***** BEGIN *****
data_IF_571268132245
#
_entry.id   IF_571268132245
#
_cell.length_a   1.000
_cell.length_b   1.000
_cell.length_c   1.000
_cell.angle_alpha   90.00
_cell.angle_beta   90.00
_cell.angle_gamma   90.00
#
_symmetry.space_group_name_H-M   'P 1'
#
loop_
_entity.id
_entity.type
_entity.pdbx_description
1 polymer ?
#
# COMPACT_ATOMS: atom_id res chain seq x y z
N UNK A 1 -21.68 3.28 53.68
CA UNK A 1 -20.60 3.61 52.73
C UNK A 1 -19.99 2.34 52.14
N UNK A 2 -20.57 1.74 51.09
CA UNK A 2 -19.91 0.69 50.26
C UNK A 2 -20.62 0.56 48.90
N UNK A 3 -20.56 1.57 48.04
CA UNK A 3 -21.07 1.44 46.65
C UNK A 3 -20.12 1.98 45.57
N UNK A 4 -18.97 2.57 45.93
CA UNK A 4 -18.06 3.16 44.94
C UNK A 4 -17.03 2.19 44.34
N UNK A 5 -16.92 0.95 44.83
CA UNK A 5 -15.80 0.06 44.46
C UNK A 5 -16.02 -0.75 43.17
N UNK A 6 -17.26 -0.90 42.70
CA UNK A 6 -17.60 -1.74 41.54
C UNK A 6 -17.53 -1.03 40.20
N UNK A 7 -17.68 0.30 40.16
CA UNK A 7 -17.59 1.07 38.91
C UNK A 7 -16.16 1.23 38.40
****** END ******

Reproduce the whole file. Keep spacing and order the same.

data_IF_571268132245
#
_entry.id   IF_571268132245
#
_cell.length_a   1.000
_cell.length_b   1.000
_cell.length_c   1.000
_cell.angle_alpha   90.00
_cell.angle_beta   90.00
_cell.angle_gamma   90.00
#
_symmetry.space_group_name_H-M   'P 1'
#
loop_
_entity.id
_entity.type
_entity.pdbx_description
1 polymer ?
#
# COMPACT_ATOMS: atom_id res chain seq x y z
N UNK A 1 -21.68 3.28 53.68
CA UNK A 1 -20.60 3.61 52.73
C UNK A 1 -19.99 2.34 52.14
N UNK A 2 -20.57 1.74 51.09
CA UNK A 2 -19.91 0.69 50.26
C UNK A 2 -20.62 0.56 48.90
N UNK A 3 -20.56 1.57 48.04
CA UNK A 3 -21.07 1.44 46.65
C UNK A 3 -20.12 1.98 45.57
N UNK A 4 -18.97 2.57 45.93
CA UNK A 4 -18.06 3.16 44.94
C UNK A 4 -17.03 2.19 44.34
N UNK A 5 -16.92 0.95 44.83
CA UNK A 5 -15.80 0.06 44.46
C UNK A 5 -16.02 -0.75 43.17
N UNK A 6 -17.26 -0.90 42.70
CA UNK A 6 -17.60 -1.74 41.54
C UNK A 6 -17.53 -1.03 40.20
N UNK A 7 -17.68 0.30 40.16
CA UNK A 7 -17.59 1.07 38.91
C UNK A 7 -16.16 1.23 38.40